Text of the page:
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HONOLULU (HawaiiNewsNow) -
The head of the state corrections system admitted overcrowded conditions at the state's largest prisons plays a role in the injuries and even deaths of inmates and staff.
At Oahu Community Correctional Center in Kalihi, it's not usual for three people to share a 70-foot cell that was originally designed to hold one inmate. That means one of the three sleeps on the floor.
"It's terribly overcrowded. The attorneys won't like me saying this," said State Public Safety Ted Sakai.
OCCC's official operating capacity is 954 but as of June 30, the inmate population there was 1,208 inmates.
Sakai said overcrowding plays a role in injuries and deaths of inmates and staff, because the crowded conditions make it difficult to separate inmates by classification and needs.
"We have a lot of inmates who come out who are mentally ill who have other kinds of disabilities or other kinds of behaviors that make it difficult for them to function in this closed, crowded environment. And we have difficulty separating them," Sakai said.
Sakai said the crowding leads to more fights and disputes between inmates, putting more pressure on corrections officers.
For more than a decade, the state has paid the federal government to house state prisoners at the Federal Detention Center on Elliott Street by the airport, trying to ease crowding at OCCC and some neighbor island prisons.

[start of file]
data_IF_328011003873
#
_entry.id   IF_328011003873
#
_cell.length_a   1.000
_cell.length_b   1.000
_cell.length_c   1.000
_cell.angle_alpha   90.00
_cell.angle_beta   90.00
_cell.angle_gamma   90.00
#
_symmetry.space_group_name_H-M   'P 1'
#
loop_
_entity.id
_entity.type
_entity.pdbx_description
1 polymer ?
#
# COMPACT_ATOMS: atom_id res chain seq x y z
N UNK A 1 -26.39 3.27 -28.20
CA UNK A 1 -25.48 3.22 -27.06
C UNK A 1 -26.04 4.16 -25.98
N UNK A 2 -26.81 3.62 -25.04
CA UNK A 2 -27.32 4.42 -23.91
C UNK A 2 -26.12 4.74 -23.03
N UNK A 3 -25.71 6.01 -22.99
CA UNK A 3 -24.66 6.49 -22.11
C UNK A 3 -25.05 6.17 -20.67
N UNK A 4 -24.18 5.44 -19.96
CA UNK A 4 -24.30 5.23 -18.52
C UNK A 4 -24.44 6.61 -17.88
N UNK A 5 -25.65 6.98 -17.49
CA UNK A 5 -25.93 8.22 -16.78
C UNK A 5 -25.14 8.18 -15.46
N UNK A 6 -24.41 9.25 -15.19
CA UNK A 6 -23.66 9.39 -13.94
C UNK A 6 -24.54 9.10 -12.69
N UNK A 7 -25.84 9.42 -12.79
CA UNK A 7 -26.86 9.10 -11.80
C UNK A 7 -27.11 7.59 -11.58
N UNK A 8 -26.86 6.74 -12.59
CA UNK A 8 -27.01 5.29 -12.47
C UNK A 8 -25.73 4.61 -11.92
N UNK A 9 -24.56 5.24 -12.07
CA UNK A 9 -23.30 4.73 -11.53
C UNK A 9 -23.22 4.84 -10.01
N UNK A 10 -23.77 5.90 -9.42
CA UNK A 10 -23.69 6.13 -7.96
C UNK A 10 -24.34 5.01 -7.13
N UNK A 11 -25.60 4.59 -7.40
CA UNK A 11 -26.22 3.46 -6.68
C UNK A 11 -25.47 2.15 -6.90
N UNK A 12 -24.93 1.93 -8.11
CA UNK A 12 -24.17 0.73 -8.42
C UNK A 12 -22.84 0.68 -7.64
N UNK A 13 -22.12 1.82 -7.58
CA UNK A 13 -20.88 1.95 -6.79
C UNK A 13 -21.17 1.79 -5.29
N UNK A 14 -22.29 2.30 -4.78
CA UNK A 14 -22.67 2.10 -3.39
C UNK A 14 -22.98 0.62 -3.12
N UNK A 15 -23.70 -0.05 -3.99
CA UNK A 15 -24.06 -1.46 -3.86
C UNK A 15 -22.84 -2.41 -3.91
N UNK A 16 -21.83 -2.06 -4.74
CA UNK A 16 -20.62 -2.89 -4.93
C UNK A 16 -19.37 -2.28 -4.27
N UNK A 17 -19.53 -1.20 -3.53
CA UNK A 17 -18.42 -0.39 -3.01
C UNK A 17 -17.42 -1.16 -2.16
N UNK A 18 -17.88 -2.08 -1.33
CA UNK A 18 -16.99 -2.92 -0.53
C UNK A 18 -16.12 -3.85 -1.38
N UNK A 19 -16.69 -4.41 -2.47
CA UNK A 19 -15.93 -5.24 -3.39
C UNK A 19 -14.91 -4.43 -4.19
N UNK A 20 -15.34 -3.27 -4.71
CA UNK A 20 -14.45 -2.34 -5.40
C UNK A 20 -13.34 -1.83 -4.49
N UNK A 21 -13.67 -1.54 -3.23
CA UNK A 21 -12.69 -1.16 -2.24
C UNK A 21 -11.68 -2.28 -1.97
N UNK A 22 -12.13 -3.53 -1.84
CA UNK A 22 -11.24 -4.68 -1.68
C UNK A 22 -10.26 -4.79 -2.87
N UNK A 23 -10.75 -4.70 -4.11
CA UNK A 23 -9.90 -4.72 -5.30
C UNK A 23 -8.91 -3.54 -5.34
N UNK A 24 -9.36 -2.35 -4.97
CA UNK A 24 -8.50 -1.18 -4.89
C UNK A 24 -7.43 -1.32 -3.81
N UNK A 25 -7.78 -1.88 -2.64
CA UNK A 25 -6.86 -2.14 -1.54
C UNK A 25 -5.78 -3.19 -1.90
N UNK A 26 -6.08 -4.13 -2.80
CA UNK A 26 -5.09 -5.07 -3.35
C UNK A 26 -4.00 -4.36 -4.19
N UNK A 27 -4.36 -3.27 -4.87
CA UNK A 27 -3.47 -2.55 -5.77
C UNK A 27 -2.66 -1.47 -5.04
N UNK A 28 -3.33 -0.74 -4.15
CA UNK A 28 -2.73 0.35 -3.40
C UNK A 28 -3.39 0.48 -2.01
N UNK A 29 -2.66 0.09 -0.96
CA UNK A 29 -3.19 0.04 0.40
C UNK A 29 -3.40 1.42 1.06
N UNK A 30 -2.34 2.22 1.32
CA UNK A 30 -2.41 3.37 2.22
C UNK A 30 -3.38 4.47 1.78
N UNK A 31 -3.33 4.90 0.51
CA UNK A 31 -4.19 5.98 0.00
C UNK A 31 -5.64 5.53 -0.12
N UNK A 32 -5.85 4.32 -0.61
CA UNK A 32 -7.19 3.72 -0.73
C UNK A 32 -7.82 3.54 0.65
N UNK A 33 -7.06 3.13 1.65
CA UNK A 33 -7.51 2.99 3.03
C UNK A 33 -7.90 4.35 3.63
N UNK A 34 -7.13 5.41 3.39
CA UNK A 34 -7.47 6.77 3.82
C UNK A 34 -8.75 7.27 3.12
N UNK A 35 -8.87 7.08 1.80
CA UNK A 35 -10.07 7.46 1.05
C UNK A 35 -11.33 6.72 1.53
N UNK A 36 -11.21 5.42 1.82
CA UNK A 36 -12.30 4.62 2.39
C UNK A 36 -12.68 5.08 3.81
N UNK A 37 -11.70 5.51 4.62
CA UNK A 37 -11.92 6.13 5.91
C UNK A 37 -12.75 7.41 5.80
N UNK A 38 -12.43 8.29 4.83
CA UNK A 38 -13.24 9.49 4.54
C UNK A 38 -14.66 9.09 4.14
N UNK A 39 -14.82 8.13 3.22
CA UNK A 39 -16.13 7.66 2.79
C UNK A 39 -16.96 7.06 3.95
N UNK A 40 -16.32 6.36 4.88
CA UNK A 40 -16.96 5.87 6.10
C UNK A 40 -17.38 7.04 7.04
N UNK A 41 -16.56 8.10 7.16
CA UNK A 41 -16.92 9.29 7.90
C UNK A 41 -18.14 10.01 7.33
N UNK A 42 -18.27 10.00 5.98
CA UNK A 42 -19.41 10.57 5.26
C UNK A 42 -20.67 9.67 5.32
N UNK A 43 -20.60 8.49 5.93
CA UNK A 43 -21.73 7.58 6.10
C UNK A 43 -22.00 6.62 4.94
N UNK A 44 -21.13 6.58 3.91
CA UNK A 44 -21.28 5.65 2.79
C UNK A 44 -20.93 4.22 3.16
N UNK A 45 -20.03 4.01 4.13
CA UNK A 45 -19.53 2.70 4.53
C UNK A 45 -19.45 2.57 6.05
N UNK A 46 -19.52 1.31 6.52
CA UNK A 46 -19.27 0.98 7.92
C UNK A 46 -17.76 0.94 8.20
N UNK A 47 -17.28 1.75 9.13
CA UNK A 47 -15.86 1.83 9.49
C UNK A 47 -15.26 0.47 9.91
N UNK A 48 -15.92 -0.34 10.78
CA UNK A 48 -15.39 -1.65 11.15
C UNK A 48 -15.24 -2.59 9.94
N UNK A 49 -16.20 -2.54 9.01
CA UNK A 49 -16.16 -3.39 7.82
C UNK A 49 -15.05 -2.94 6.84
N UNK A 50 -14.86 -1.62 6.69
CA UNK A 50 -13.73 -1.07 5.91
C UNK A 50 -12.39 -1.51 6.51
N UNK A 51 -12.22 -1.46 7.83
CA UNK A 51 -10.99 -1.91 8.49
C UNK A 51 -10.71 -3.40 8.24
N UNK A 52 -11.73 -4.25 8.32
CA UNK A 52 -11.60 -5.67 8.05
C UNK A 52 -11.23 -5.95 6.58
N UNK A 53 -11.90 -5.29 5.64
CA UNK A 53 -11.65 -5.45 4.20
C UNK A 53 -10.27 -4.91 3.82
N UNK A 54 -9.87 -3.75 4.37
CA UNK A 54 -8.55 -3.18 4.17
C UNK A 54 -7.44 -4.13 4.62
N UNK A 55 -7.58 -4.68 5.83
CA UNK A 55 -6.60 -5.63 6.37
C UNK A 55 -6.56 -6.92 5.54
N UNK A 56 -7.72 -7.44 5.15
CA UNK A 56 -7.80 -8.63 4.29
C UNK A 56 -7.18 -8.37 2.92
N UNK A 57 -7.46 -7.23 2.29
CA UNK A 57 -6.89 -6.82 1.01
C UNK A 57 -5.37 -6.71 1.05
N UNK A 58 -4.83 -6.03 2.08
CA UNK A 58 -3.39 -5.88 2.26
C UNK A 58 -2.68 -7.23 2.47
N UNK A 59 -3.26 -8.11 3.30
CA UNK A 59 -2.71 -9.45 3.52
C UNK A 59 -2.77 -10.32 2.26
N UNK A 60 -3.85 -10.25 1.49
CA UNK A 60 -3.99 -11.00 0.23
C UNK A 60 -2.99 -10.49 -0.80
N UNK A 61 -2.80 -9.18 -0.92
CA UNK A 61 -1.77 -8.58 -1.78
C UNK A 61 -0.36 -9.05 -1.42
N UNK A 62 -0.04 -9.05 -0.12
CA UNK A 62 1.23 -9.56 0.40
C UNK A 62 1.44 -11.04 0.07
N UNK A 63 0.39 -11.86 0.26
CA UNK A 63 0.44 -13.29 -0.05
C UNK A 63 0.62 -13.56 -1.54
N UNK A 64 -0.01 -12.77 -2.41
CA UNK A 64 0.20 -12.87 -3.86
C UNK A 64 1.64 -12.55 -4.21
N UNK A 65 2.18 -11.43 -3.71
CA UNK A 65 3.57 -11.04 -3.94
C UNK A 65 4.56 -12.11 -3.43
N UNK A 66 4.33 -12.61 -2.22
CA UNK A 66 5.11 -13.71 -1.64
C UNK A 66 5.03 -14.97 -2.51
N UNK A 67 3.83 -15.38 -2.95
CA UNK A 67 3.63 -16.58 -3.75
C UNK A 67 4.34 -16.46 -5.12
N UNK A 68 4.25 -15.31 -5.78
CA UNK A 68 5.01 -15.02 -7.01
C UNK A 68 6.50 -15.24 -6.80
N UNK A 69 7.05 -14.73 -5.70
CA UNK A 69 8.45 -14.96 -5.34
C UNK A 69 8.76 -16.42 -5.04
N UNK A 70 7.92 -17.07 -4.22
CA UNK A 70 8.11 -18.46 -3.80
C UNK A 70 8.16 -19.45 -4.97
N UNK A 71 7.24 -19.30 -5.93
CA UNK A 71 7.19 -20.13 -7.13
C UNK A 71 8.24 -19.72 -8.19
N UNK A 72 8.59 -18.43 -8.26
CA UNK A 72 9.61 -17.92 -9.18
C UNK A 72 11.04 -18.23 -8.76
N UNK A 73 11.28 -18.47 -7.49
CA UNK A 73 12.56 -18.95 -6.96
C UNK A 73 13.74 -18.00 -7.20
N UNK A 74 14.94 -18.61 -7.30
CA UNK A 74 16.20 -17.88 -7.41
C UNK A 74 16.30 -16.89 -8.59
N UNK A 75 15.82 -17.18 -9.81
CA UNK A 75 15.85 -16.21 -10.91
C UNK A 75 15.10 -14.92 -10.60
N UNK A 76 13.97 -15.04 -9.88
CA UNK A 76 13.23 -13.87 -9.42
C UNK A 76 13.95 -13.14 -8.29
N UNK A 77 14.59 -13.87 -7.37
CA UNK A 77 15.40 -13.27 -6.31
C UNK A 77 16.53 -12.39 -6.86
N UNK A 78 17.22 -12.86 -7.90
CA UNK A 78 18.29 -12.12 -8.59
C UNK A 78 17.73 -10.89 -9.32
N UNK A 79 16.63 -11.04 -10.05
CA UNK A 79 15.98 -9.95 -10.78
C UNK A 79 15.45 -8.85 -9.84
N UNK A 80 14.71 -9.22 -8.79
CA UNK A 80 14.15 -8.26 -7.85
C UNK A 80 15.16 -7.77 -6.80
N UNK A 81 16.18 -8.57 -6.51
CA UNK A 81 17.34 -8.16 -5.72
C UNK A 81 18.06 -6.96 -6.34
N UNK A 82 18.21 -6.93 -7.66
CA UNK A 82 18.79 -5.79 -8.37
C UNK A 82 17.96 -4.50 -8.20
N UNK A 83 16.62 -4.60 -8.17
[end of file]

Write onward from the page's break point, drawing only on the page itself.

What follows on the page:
"Conditions are much better at FDC. The biggest factor is the fact that they're not overcrowded like OCCC is," Sakai said. "It's immensely helpful to us."
Lawyers and prisons officials said when prisoners are transferred from OCCC, which was built in the 70s and 80s, to the federal detention center, which opened in 2001, the prisoners like the new facility better. That's because it's cleaner, quieter and less crowded.
At the end of June, the state had 234 inmates at the federal facility. The state spent $11.4 million in the last year housing prisoners there.
The state pays the federal government $101 a day per prisoner at the FDC. That's less than it costs the state per prisoner each day at OCCC, approximately $125.
"Our cost per day is high mainly because we require so many more staff to operate than FDC," said state Department of Public Safety spokeswoman Toni Schwartz. "Their efficiency with a more modern facility allows them to operate with less staff. That's means less overhead and admin costs for them too."
In addition, federal detention center will not handle mentally-ill or really violent inmates, which require more staff.
It's even cheaper, just $75 a day per inmate, at a private prison in Arizona which is home to about 1,400 Hawaii inmates. And the cost of the Arizona inmates includes air transportation.
Arizona has a much lower cost of living than Hawaii and the prison officers working for Corrections Corporation of America are not paid as much as Hawaii guards, whose pay starts at $41,448 a year as recruits.
In the fiscal year ending July 1, the state paid CCA $46.8 million for its Arizona prison operation.